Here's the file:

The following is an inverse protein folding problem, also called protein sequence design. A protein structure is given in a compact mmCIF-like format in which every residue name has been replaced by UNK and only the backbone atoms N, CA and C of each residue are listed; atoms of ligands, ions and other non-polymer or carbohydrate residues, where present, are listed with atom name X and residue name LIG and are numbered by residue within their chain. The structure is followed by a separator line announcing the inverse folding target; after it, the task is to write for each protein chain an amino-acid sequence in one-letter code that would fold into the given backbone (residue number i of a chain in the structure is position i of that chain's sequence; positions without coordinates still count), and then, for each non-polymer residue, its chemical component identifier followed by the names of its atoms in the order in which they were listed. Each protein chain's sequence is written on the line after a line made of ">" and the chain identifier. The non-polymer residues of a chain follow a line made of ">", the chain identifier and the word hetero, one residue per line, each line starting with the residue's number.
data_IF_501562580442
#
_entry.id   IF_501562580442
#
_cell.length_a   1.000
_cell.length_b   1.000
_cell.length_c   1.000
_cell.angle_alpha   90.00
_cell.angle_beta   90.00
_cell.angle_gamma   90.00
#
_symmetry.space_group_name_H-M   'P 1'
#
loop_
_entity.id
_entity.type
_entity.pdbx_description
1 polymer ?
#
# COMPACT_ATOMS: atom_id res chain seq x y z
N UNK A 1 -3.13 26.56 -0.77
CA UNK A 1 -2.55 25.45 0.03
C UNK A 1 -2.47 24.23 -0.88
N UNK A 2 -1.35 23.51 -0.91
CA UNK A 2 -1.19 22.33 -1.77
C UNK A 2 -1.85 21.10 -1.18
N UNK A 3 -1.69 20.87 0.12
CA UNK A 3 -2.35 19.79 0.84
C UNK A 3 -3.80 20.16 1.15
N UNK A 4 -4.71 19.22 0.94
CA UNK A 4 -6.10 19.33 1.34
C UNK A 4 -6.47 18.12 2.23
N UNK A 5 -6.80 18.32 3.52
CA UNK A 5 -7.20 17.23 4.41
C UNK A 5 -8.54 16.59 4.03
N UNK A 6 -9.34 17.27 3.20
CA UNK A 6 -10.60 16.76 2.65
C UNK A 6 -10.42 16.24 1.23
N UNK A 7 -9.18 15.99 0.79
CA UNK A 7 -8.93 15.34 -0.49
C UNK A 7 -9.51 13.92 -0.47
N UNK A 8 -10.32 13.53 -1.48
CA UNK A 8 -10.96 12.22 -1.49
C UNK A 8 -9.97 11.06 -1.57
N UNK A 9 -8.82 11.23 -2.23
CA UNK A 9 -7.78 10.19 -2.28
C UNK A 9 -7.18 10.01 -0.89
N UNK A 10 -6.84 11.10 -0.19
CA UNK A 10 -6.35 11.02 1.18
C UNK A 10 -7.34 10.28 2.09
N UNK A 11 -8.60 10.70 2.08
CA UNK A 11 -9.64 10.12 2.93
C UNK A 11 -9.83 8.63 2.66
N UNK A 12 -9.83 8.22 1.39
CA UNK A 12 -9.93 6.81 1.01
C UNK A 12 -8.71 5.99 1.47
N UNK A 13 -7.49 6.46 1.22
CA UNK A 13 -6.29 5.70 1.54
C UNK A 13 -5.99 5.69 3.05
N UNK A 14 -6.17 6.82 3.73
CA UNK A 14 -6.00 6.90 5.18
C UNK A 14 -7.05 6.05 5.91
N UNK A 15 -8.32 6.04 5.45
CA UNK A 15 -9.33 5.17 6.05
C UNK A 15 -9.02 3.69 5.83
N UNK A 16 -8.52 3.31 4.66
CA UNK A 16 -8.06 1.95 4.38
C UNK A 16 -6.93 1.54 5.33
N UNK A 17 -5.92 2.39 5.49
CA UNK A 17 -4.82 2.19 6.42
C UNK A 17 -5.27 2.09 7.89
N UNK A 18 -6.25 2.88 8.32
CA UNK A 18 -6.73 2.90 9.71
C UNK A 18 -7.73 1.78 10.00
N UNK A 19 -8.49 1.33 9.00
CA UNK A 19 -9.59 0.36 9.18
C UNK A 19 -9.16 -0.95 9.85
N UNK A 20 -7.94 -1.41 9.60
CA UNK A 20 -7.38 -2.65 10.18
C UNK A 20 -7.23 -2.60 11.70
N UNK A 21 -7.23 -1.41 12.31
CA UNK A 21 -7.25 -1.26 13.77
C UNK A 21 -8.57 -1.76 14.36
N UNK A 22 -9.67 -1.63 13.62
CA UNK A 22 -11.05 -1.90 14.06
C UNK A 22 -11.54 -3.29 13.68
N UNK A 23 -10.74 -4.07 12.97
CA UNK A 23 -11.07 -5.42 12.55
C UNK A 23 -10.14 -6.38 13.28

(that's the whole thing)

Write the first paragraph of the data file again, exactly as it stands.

The following is an inverse protein folding problem, also called protein sequence design. A protein structure is given in a compact mmCIF-like format in which every residue name has been replaced by UNK and only the backbone atoms N, CA and C of each residue are listed; atoms of ligands, ions and other non-polymer or carbohydrate residues, where present, are listed with atom name X and residue name LIG and are numbered by residue within their chain. The structure is followed by a separator line announcing the inverse folding target; after it, the task is to write for each protein chain an amino-acid sequence in one-letter code that would fold into the given backbone (residue number i of a chain in the structure is position i of that chain's sequence; positions without coordinates still count), and then, for each non-polymer residue, its chemical component identifier followed by the names of its atoms in the order in which they were listed. Each protein chain's sequence is written on the line after a line made of ">" and the chain identifier. The non-polymer residues of a chain follow a line made of ">", the chain identifier and the word hetero, one residue per line, each line starting with the residue's number.